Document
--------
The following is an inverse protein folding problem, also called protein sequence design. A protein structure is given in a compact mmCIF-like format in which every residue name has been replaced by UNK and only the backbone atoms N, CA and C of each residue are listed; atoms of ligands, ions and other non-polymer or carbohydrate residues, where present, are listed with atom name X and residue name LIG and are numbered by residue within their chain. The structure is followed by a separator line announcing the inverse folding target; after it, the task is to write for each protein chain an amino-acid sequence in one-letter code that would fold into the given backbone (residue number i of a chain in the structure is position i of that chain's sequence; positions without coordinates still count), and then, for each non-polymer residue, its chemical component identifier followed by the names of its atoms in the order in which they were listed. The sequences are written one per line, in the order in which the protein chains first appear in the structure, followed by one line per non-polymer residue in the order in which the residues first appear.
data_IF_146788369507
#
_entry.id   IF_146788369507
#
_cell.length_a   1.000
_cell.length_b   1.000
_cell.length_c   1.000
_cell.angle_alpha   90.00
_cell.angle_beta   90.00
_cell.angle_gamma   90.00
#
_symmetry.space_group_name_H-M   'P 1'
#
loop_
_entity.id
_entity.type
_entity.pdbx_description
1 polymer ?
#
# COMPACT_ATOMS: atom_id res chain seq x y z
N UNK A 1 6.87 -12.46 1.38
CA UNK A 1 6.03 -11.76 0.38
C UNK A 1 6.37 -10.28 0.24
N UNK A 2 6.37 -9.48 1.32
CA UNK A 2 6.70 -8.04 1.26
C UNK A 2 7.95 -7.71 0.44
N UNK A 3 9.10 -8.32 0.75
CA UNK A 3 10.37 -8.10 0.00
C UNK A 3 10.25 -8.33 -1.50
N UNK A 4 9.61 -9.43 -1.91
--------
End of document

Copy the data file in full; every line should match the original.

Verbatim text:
The following is an inverse protein folding problem, also called protein sequence design. A protein structure is given in a compact mmCIF-like format in which every residue name has been replaced by UNK and only the backbone atoms N, CA and C of each residue are listed; atoms of ligands, ions and other non-polymer or carbohydrate residues, where present, are listed with atom name X and residue name LIG and are numbered by residue within their chain. The structure is followed by a separator line announcing the inverse folding target; after it, the task is to write for each protein chain an amino-acid sequence in one-letter code that would fold into the given backbone (residue number i of a chain in the structure is position i of that chain's sequence; positions without coordinates still count), and then, for each non-polymer residue, its chemical component identifier followed by the names of its atoms in the order in which they were listed. The sequences are written one per line, in the order in which the protein chains first appear in the structure, followed by one line per non-polymer residue in the order in which the residues first appear.
data_IF_146788369507
#
_entry.id   IF_146788369507
#
_cell.length_a   1.000
_cell.length_b   1.000
_cell.length_c   1.000
_cell.angle_alpha   90.00
_cell.angle_beta   90.00
_cell.angle_gamma   90.00
#
_symmetry.space_group_name_H-M   'P 1'
#
loop_
_entity.id
_entity.type
_entity.pdbx_description
1 polymer ?
#
# COMPACT_ATOMS: atom_id res chain seq x y z
N UNK A 1 6.87 -12.46 1.38
CA UNK A 1 6.03 -11.76 0.38
C UNK A 1 6.37 -10.28 0.24
N UNK A 2 6.37 -9.48 1.32
CA UNK A 2 6.70 -8.04 1.26
C UNK A 2 7.95 -7.71 0.44
N UNK A 3 9.10 -8.32 0.75
CA UNK A 3 10.37 -8.10 0.00
C UNK A 3 10.25 -8.33 -1.50
N UNK A 4 9.61 -9.43 -1.91